Tips for Effective Time Management

Tips for Effective Time Management

There’s a time limit attached to all of our postgraduate studies and to ensure we accomplish all that we need to during this time (and finish with our sanity intact), it is vital that we manage the time we have effectively. Here are some of my top tips to help you do just that!

Make a schedule – It’s easy to find yourself buckling under the demands of a growing to-do list if you don’t take the time to schedule and plan out your workload. Take time to review everything you need to do, and then plan to address each task in order of priority and importance over a timescale that is appropriate for you and the task. This will help you spread out your workload so you’re not overburdened but still allow you to address everything that needs to be done. There are many different ways to organize your workload such as online calendars, spreadsheets, bullet journals and Gantt charts, so find one that works for you and get scheduling!

 Example of a Gantt chart - I've recently been introduced to these and have found them very helpful in scheduling out my experiments. 

Example of a Gantt chart - I've recently been introduced to these and have found them very helpful in scheduling out my experiments. 

Break it down – We all like to be able to cross things off our to-do list – its rewarding and motivating. Therefore, when you have a large task to complete, make sure you break it down into smaller, manageable tasks that you can complete over a shorter timescale. For example, putting “Write Thesis” on your to-do list probably isn’t the best practice, as it’s likely to be on there for quite some time before you can cross it off. However, breaking it up into smaller manageable tasks such as “Write Introduction” and “Write results Chapter X” and even breaking these up further with “Read the literature for concept A”, “Write about concept A”, and “Put together results images” will allow you to better schedule your time and stay motivated

Are you an owl or a lark? - Understanding your sleep and activity patterns can help you prioritise specific tasks to certain times of the day to maximize your productivity. For example, if you’re a morning ‘lark’ type of person then schedule your most demanding tasks for the morning when your energy levels and ability to focus are high, while leaving some of the simpler and less demanding tasks to later on in the afternoon, when perhaps your energy and focus begin to fade.

Daily Work-Break balance - It’s generally thought that we can only focus on a specific task for a limited period of time. This has given rise to a multitude of time management methodologies aimed at increasing productivity. The most popular method is the Pomodoro technique, in which you work for a 25 minute period, then have a 5 minute break and after repeating this 4 times, you then take a longer break of 30 minutes before repeating. However, everyone is different and you may feel that a 25-minute work period is too short for you. The important principle here is that your working day should be made up of focused distraction-free work segments of a duration that is appropriate for you and these periods should be interspersed with short and longer breaks.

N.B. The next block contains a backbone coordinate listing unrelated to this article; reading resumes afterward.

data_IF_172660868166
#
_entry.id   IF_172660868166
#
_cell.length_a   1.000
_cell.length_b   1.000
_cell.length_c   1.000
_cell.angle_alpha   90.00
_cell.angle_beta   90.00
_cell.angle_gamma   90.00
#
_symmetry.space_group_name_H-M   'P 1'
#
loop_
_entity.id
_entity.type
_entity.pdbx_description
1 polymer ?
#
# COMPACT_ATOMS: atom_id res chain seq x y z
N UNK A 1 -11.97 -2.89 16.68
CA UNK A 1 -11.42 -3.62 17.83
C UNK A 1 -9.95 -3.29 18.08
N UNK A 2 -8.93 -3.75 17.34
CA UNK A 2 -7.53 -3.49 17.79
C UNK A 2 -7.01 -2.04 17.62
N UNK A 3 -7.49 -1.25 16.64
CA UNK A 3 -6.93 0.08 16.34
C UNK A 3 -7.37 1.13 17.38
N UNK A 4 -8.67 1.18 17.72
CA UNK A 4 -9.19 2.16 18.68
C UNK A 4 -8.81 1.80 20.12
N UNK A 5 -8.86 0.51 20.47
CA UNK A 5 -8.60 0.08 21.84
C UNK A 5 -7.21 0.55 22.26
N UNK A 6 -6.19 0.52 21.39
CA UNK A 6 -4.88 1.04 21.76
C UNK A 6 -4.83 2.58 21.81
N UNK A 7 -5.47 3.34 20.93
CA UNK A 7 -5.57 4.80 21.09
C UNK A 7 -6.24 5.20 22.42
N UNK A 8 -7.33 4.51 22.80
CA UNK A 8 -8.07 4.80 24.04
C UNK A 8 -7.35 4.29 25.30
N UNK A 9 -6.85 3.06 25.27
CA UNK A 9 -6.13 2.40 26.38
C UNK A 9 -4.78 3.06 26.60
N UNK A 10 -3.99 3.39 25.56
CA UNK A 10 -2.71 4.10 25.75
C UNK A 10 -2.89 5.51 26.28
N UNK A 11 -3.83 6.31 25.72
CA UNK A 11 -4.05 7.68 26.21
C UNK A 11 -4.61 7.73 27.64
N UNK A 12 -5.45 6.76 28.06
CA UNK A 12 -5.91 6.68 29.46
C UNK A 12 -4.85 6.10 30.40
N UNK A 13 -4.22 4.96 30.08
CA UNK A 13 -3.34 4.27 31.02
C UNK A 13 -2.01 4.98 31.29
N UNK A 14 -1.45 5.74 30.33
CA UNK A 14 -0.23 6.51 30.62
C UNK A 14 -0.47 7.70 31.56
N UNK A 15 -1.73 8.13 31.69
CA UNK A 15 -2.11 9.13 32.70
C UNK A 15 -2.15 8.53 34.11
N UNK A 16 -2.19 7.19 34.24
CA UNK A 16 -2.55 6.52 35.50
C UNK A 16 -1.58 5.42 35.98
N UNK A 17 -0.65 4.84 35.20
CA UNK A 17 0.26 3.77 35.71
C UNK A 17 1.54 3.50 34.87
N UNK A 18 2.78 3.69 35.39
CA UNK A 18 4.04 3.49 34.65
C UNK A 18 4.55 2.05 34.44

The original creator of the Pomodoro technique apparently used a tomato-shaped kitchen timer set to 25 mins however you could use any timer to define your work periods (including the timer on your phone - as long as it doesn't distract you!)

The original creator of the Pomodoro technique apparently used a tomato-shaped kitchen timer set to 25 mins however you could use any timer to define your work periods (including the timer on your phone - as long as it doesn't distract you!)

Identify and avoid distractions – Managing your time effectively and increasing your productivity is not all about carefully planning what to do, it’s also about planning what to avoid! In our era of social media and smartphones with their constant buzz of notifications, there is a multitude of potential distractions that can pull us away from focusing on the task at hand. Of course, the real world may be just as much a problem as the virtual one, and perhaps you find yourself getting carried away in conversations with fellow lab mates and colleagues. Now obviously I’m not  advocating that you cut off all human contact and work in an isolated dark room with no WI-FI or 4G, but efficient use of your time will require you to identify your ‘vices’ and keep them in check so you can have dedicated distraction-free time to focus. The UofG does hold frequent writing bootcamps for anyone looking to spend some time focusing on their writing in a distraction-free environment.

Be wary of emails – Emails can be a ‘wolf in sheep’s clothing’ when it comes to effective time management. On the one hand, it’s important that we keep on top of them and often it feels like we’re being productive when we do. However, adopting a practice of responding to emails as soon as they arrive can become disruptive to your work flow and hinder your ability to completely focus. Therefore, depending on the volume of traffic going to your inbox, set time aside each day to read and respond to your emails and avoid checking your inbox until then. This will ensure that time devoted to other tasks is entirely devoted and not intermittently interrupted with visits to your inbox.

If you're wanting to learn more about efficient time management, there is a project management course put on at the UofG that will definitely be worth your time! You can sign up for it through MyGlasgow. If you have any time management tips that you have found helpful please let us know in the comments below, we'd love to hear about them!

 

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